"saving is a good thing, but earmarked saving is a bit daft. It's good to have a cushion which you can then use for whatever emergencies turn up."
What's that you say?
Yes, but if you have that cushion, someone else has to be living *above* their means. By accounting identity. :b

Mark Wadsworth said...

R yes of course. I have expounded on this at length. "Saving" is merely spreading consumption more evenly over your lifetime, so "dis-saving" is just as important. As a second issue, one man's saving can either represent another man's dis-saving or borrowing - or that household saving could go into business investment.

Lola said...

MW. I was being ironic..

Mark Wadsworth said...

L, yes of course, but you reminded me of a more general point.most of these mis-selling debacles are when somebody is tricked into thinking he is saving or paying for something specific (endowment mortage, pension, PPI). You get little or no mis-selling with general savings 'vehicles' like PEPs, Tessa's or ISA's.

Piotr Wasik said...

B, "they want a magic money tree of their very own" - that's what I often hear, people want to "invest" and enjoy the profits. they don't care if I tell them that if they win, somebody else loses which is a very toxic race. maybe point them to some simple calculations that this "magic money tree" has become way too expensive now? I don't know the exact figures, but my gut feeling is that the moment they get it, they will have overpaid for it a lot. ah, and leasehold money trees are not forever.

Random said...

That's one reason.
There are two other reasons for saving. People save because they want to be seen as clever (look at me, with lots of saving and no debt!) and because they are scared (this one espc in recessions.)
These cause a "paradox of thrift" as much as "consumption smoothing."
Humans like to hoard money irrationality

Random said...

So Mark when is Bill Gates going to spend his billions of $. Lot of consumption smoothing going to happen then ;)

"I have expounded on this at length. "Saving" is merely spreading consumption more evenly over your lifetime, so "dis-saving" is just as important. As a second issue, one man's saving can either represent another man's dis-saving or borrowing - or that household saving could go into business investment."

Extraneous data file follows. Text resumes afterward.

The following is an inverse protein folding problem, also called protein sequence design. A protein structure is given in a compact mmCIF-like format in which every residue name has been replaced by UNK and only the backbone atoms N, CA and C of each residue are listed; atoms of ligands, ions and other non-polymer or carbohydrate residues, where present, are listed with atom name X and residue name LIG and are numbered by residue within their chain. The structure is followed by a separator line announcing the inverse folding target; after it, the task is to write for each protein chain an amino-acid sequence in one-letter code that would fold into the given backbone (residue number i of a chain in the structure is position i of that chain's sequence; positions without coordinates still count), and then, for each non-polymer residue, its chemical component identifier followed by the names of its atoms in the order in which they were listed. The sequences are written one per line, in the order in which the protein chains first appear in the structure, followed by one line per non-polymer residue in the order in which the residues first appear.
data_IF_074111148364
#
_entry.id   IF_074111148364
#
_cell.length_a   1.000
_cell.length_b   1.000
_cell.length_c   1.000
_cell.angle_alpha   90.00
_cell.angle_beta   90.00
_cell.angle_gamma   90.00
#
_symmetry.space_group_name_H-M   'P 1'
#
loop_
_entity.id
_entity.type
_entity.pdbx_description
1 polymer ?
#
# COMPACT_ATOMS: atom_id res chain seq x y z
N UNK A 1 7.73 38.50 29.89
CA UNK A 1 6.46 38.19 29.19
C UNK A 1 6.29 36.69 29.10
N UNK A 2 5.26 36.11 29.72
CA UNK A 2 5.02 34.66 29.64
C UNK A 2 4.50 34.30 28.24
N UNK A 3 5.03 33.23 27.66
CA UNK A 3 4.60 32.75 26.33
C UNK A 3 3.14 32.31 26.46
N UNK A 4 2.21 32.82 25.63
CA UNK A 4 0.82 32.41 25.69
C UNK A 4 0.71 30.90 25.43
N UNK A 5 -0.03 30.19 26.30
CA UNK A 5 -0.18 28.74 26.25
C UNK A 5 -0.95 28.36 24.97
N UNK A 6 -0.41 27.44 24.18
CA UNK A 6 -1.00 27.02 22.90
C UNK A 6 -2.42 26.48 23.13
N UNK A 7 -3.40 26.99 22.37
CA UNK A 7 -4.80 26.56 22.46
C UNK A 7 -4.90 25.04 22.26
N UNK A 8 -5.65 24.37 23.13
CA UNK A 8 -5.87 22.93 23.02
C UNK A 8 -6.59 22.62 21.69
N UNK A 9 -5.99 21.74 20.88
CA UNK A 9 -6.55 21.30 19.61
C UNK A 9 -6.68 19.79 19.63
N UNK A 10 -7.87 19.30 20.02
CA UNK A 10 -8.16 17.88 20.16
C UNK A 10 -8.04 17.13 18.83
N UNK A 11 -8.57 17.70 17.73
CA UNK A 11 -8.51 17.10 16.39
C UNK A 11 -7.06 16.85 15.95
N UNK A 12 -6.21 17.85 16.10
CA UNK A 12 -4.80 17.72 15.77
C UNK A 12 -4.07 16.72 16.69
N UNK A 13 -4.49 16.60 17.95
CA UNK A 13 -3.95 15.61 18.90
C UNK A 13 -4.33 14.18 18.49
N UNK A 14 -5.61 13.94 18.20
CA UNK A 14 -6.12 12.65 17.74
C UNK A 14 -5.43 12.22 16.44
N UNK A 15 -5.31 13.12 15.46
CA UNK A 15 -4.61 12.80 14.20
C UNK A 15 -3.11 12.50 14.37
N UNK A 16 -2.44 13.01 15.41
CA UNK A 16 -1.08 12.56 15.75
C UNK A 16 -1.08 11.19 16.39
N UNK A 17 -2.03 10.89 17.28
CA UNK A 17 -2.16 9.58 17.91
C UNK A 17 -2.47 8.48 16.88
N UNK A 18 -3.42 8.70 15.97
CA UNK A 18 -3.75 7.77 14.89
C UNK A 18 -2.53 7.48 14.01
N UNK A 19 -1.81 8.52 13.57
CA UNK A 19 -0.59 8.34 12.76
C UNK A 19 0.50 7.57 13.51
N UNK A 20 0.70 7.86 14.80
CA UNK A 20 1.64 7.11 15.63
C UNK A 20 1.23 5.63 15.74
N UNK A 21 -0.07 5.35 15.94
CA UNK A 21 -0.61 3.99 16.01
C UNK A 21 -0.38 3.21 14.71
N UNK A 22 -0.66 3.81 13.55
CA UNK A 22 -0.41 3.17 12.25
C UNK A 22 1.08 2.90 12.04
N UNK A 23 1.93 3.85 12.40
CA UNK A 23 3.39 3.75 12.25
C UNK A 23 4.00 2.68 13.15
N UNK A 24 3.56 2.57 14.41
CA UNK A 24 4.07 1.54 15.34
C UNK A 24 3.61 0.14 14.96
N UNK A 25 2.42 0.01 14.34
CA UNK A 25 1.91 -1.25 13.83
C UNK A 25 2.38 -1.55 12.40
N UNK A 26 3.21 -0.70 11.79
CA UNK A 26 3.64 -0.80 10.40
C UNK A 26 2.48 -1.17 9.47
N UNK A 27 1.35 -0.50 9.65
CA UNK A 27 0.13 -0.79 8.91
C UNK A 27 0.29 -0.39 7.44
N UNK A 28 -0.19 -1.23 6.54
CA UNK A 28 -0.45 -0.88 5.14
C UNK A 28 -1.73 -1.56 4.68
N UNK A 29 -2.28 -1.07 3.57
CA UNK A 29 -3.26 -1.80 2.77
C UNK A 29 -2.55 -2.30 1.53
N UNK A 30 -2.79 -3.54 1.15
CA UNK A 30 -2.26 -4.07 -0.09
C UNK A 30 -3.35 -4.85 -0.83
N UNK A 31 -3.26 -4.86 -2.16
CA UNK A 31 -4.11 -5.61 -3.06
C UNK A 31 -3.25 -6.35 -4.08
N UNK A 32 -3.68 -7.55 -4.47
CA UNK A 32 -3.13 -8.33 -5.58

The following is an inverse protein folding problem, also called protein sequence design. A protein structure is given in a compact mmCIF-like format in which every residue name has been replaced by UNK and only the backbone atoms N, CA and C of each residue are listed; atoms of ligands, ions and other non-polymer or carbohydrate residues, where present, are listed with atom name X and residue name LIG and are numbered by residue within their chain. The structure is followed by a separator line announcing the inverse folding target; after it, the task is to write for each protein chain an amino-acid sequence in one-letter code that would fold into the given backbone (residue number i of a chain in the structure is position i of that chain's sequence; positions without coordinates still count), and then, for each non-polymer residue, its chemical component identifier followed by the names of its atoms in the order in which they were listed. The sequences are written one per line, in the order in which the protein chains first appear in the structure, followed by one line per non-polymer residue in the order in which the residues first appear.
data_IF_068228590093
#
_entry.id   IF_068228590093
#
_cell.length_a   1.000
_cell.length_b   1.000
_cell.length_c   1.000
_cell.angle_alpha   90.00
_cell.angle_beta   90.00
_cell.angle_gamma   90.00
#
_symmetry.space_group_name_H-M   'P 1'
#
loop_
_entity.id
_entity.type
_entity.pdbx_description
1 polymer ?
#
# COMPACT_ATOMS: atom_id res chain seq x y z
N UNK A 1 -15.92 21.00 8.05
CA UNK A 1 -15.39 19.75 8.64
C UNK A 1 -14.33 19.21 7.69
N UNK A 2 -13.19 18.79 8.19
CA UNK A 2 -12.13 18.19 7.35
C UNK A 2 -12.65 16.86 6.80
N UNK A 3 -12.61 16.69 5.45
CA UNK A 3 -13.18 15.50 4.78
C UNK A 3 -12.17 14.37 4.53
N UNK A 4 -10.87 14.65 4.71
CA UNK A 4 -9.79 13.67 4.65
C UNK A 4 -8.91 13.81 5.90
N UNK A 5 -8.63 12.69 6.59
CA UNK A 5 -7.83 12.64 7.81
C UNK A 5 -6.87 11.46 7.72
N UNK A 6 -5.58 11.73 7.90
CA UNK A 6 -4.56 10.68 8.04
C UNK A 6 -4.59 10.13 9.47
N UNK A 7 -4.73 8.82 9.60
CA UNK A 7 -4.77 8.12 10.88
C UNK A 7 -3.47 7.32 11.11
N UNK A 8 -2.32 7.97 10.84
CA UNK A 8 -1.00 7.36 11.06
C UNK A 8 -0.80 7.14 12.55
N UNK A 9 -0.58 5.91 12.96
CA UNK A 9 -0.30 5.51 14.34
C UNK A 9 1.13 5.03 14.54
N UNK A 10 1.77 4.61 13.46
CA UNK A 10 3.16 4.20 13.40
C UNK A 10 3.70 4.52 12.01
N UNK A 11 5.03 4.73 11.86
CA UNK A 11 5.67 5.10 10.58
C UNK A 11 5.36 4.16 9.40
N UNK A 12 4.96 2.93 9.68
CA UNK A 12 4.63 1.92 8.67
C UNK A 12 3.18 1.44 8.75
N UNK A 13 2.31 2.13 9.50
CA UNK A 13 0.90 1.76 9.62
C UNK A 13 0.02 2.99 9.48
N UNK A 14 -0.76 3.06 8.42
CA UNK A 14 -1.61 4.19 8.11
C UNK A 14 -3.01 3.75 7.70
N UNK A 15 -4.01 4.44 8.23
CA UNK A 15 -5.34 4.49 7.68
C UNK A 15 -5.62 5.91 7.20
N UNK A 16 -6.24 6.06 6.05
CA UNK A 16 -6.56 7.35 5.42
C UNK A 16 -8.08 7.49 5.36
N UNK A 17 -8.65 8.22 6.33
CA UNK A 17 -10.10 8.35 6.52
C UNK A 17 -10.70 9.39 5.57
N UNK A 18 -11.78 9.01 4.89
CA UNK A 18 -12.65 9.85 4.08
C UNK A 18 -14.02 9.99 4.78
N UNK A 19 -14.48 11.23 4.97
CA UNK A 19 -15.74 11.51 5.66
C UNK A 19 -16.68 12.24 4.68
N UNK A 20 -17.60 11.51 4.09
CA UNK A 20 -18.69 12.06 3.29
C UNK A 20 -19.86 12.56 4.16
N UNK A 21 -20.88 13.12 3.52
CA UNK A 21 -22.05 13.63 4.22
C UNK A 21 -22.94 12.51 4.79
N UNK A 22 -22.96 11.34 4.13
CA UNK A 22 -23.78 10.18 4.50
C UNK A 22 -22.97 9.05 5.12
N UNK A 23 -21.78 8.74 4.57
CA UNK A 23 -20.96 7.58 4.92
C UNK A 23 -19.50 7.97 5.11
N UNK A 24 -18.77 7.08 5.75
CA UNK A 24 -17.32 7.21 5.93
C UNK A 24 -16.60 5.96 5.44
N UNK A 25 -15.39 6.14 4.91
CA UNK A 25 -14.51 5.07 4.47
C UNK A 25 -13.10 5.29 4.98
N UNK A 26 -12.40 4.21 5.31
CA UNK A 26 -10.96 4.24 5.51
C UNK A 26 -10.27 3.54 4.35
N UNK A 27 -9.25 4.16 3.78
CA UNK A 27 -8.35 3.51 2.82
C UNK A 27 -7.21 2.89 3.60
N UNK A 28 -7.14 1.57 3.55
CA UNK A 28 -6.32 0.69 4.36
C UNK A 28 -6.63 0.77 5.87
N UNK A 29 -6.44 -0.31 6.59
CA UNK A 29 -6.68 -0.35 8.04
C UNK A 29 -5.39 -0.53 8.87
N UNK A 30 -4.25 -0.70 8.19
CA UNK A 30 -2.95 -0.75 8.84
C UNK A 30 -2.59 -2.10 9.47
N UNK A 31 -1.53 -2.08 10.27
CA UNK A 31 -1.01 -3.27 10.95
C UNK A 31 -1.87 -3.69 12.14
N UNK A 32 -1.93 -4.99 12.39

That used to be the case until New Labour came to power. Then some weird weird shit started to happen. Espc after dot com bubble burst, households have been dis-saving and corporates saving, the opposite of what you think. The trends have continued today. UK sectoral balances here:

Bayard said...

"B, no need for insurance. Pensioners get the roll up and defer option and you could have short term exemptions for the short term unemployed between jobs."

I wasn't really thinking of insurance, it's just that life insurance companies usually handle annuities, which this product would more closely resemble. In the good old days, if you took out a mortgage in your mid-twenties, you could have paid it off by the time you were in your early fifties, no need to wait until you retire.

Graeme said...

I suggest the big problem is totally illogical. At least one of the major parties is committed to having a high level of corporation tax because companies are just evil.... And the apologists for this insanity are on record as saying that lower corporation tax in exchange for higher receipts of other tax is not a defence. Cf Soapy Jo Maugham or the Murph monster. Thjey would only settle for LVT if it meant a greater take of Corp tax.

Mark Wadsworth said...

PW, the magic money tree is still going great guns in London and the south east, but the magic money tree elsewhere in the UK has only just about beaten inflation over the last ten years.

B, insurance, assurance, pensions and annuities is all the same thing. The maths is the same, it's all about compounding and discounting and probabilities and so on.

And in practice they are the same too. You give a company regular amounts of money on the basis of some whizz bang forecasts and glossy brochures, they take half of it in fees and charges and then when you need the money, they find an excuse not to pay out what you were promised.

G, the lefties hate LVTers because we want to reduce taxes on income and profits. The right-wingers hate LVTers because we want to tax land/location and other monopoly values. As long as we are being shot by both sides, we know we are on the right track.

Lola said...

MW @ 08:11 - Third para. That is not always true.

Bayard said...

Mark, OK, how about this:

The value of a house is its ability to generate a rental income, whether you are an owner occupier avoiding paying that rental income by renting to yourself or a landlord looking to rent the property out. If part of that rent is converted to LVT, it is very easy to arrive at a amortised cost for the LVT in perpetuity by the same process that establishes the purchase value of the house. Thus the cost of buying a financial product that would pay the LVT in perpetuity is also easy to establish. This product could be attached to the house and be bought and sold with it. You could even raise a loan to pay for it when you buy the house. Theoretically, the house plus product should cost no more than the house would cost without any LVT. It's like tax farming in reverse.

Mark Wadsworth said...

B, yes, you could do it that way. In terms of financial maths it would be perfectly possible. Provided the insurance companies don't shaft you.